Monday, July 22, 2024

The life of queer Berlin filmmaker Rainer Werner Fassbinder is now a movie

The brilliant new biopic Enfant Terrible is now screening in select theaters.

Enfant Terrible, the story of iconic German New Wave director Rainer Werner Fassbinder from Dark Star Pictures, is now showing in select theaters. From director Oskar Roehler, and starring Oliver Masucci, Hary Prinz, Katja Riemann, and Felix Hellmann, Enfant Terrible had its world premiere at the 2020 Cannes Film Festival. This biographical drama is directed with great flair and an unsparing eye for its subject, the “bad boy” of the iridescent, irreverent, iconoclastic German New Wave that thrived in the underground, after-dark world of Berlin — a kind of grubby renaissance sandwiched between the reconstruction that followed the disgraced nation’s devastating role in World War II and the liberating fall of the Berlin Wall.

Oliver Masucci as gay German film director Rainer Werner Fassbinder

Oliver Masucci is terrifically convincing as Fassbinder, right down to the tangled handlebar mustache and the pot belly. Part leather daddy, part bear, all auteur, Fassbinder cut his teeth (permanently clenched on a cigarette) on Berlin avant garde theater. Then he moved into cinema so he could communicate a greater range of human experience, influenced by the likes of Brechtian Jean-Luc Godard — except Fassbinder was unapologetically gay and had no hesitation picking up his next leading man in a back alley or gay bar, impossible as it was for him to separate art and sex as he lived and breathed both in every moment.

Brutish and masculine he arguably outdid Andy Warhol in the artistic appropriation of homoeroticism, but they shared similar creative principles, including ad hoc salons full of tarnished muses. When they meet, Fassbinder confides: “I go where it hurts.” Warhol responds, mystified: “Why would you go where it hurts?” It’s a very good question and I wonder if the film answers it.

Rainer Werner Fassbinder and Hanna Schygulla | Photo: Gorup de Besanez

My favorite Fassbinder film is The Bitter Tears of Petra Von Kant, a 1972 feature based on his own play. For a gay man he sure did know his way around fashionista lesbians, and it was my introduction to one of his muses, Hanna Schygulla, with whom he had a tempestuous, almost abusive artistic association for 15 years (but who is mysteriously excised from this film). Enfant Terrible does not shy away from depicting Fassbinder’s mistreatment of the feminine, whether it’s backhanding an actress across the face in an improv, arguing with his mother, or psychologically tormenting a masochistic transgender woman.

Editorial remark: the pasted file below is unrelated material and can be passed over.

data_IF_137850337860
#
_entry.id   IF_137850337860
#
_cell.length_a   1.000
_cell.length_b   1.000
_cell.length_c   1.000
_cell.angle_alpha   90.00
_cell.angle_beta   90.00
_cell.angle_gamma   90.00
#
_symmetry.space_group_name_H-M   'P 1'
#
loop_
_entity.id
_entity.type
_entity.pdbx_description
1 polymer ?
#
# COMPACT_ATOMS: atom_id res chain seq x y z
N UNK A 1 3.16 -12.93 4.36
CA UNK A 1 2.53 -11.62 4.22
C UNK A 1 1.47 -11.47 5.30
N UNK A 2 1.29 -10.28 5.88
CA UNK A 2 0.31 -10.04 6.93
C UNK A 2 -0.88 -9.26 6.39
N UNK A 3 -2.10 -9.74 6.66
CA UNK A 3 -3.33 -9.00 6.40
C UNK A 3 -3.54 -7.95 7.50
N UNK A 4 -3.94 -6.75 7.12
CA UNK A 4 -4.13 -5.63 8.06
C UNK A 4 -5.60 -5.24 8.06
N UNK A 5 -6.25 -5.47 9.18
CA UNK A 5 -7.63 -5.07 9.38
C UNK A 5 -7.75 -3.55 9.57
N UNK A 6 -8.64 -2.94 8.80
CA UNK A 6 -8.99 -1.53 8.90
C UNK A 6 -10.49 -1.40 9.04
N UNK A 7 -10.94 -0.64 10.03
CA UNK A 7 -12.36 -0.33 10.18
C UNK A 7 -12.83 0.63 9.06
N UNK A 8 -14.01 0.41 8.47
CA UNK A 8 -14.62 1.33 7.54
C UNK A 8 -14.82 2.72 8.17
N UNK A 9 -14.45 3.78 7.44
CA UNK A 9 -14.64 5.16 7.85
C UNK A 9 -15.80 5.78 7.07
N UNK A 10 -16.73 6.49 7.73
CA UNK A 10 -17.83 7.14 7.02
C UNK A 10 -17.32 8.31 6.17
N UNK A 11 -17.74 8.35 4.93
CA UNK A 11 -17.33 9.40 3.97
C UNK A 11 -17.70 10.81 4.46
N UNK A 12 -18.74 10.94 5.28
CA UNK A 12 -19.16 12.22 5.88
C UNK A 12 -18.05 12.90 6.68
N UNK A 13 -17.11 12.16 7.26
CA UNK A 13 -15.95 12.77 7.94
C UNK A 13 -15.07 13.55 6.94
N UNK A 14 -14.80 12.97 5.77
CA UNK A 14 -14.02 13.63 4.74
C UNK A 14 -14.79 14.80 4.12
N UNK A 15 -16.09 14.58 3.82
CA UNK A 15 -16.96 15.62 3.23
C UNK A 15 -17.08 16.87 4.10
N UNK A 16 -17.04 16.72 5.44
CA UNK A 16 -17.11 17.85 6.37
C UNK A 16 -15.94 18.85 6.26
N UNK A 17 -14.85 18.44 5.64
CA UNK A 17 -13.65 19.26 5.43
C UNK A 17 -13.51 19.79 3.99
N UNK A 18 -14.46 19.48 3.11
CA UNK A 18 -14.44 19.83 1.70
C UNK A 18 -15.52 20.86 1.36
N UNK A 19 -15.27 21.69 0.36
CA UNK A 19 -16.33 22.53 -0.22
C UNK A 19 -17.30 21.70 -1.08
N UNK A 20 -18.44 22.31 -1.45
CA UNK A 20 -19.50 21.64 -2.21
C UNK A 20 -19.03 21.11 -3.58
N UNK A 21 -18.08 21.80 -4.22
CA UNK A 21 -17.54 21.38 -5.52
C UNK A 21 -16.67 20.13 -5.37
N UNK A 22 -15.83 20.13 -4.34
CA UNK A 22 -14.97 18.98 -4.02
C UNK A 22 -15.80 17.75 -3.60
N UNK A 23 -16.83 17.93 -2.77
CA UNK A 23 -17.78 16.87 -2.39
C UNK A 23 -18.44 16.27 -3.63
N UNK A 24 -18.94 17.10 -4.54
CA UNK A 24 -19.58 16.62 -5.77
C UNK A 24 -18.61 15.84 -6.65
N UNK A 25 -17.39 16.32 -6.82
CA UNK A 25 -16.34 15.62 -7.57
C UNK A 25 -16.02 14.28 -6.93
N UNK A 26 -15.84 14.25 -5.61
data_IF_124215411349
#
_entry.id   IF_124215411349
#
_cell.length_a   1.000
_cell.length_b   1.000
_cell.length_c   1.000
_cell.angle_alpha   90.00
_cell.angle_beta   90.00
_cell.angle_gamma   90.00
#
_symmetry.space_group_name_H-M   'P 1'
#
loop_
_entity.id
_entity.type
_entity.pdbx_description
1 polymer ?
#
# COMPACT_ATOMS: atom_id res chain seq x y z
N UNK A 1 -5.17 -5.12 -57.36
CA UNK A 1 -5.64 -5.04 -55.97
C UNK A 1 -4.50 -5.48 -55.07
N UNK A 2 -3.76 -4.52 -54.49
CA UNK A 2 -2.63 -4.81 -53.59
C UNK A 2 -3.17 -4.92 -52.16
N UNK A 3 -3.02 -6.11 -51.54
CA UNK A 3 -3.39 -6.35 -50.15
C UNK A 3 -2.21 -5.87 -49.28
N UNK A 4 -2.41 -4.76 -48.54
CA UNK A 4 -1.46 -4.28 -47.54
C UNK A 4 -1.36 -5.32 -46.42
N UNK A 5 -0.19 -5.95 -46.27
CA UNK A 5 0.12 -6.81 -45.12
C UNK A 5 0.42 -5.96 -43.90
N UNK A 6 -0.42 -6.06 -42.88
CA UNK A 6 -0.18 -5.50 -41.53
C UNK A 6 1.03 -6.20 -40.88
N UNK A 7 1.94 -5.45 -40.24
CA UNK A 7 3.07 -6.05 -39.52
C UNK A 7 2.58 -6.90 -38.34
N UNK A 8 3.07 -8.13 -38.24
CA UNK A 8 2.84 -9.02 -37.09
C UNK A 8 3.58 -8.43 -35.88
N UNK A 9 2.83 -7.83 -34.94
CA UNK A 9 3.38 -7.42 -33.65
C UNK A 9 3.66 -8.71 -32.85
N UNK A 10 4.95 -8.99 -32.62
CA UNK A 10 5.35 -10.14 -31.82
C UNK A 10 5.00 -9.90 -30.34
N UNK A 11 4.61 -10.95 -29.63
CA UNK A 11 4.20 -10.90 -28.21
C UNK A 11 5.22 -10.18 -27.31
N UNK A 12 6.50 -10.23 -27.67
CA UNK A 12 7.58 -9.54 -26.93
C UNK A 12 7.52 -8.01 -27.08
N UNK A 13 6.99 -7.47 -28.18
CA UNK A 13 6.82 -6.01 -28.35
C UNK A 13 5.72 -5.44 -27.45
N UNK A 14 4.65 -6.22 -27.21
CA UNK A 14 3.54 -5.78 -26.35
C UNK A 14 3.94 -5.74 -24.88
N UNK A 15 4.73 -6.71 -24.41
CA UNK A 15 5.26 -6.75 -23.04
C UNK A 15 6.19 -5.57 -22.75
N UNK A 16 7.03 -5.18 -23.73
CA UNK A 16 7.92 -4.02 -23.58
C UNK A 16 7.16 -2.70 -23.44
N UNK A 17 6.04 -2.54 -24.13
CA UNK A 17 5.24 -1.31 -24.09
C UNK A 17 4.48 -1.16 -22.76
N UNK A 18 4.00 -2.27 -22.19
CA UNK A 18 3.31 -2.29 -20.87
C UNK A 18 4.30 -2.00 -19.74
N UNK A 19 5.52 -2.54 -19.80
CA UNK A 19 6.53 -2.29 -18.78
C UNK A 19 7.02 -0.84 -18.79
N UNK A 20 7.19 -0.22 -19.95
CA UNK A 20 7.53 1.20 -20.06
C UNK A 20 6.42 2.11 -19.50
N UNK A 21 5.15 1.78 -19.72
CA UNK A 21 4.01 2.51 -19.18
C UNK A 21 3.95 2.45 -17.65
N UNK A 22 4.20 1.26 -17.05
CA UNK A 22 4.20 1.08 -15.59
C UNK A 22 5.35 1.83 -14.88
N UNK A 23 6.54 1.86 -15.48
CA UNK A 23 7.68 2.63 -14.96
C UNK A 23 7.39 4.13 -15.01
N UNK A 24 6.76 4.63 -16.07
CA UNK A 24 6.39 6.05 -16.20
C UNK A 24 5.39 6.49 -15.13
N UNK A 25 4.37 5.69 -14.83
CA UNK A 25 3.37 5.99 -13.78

Herr Filmdirektor was a curious combination of sadist and empath, endlessly fascinated by the self-flagellating outsider figure whether queer, immigrant, or criminal — what they did to survive while they burned brightly and briefly at the margins of society. Fassbinder was one of them and when he burned out — cocaine and romantic dysfunction did not help — he took his own life.

What was his legacy? Fassbinder tried to overturn the image of Germany as cold, controlling and calculated with the emotional anarchy, blood, sweat, and euphoria of a gay bar’s back room in a Berlin backstreet. His films have influenced Martin Scorsese, Pedro Almodovar, Francois Ozon, and Wong Kar-wai to name a few. Parasite director Bong Joon-ho is also a fan.

Enfant Terrible mostly focuses on the artist’s early years and the inevitable entropy that his work ethic evoked. It is interesting to note that Fassbinder died on June 10, 1982, approximately one year after the first suspected case of AIDS was reported by Californian health-care providers to the CDC. It’s unlikely he was aware of that but it was, all the same, the end of an era.


Laemmle NoHo (Playing Now, Physical)
Laemmle Virtual (5/14, NY & CA) – 
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Tivoli @ Nelson Atkins Virtual (5/14, MO)  
Frida Cinema Virtual (5/14, CA)   
VIFF Film Center Virtual (5/14, Vancouver BC)
Cleveland Cinematheque Virtual (5/14, OH)
FilmOut San Diego Virtual (5/20, CA)
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Zeitgeist Film Center Physical (5/28, New Orleans)   
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Merryn Johns

Merryn Johns is the Editor-in-Chief of Queer Forty. She is an award-winning journalist, as well as a broadcaster and public speaker. Originally from Sydney, Australia where she began her career in journalism in the 1990s, she is based in New York City where she became the editor-in-chief of Curve Magazine and wrote for a variety of publications including Vanity Fair, Vogue, Slate, and more. Follow on Twitter at @Merryn1

Merryn Johns has 141 posts and counting. See all posts by Merryn Johns

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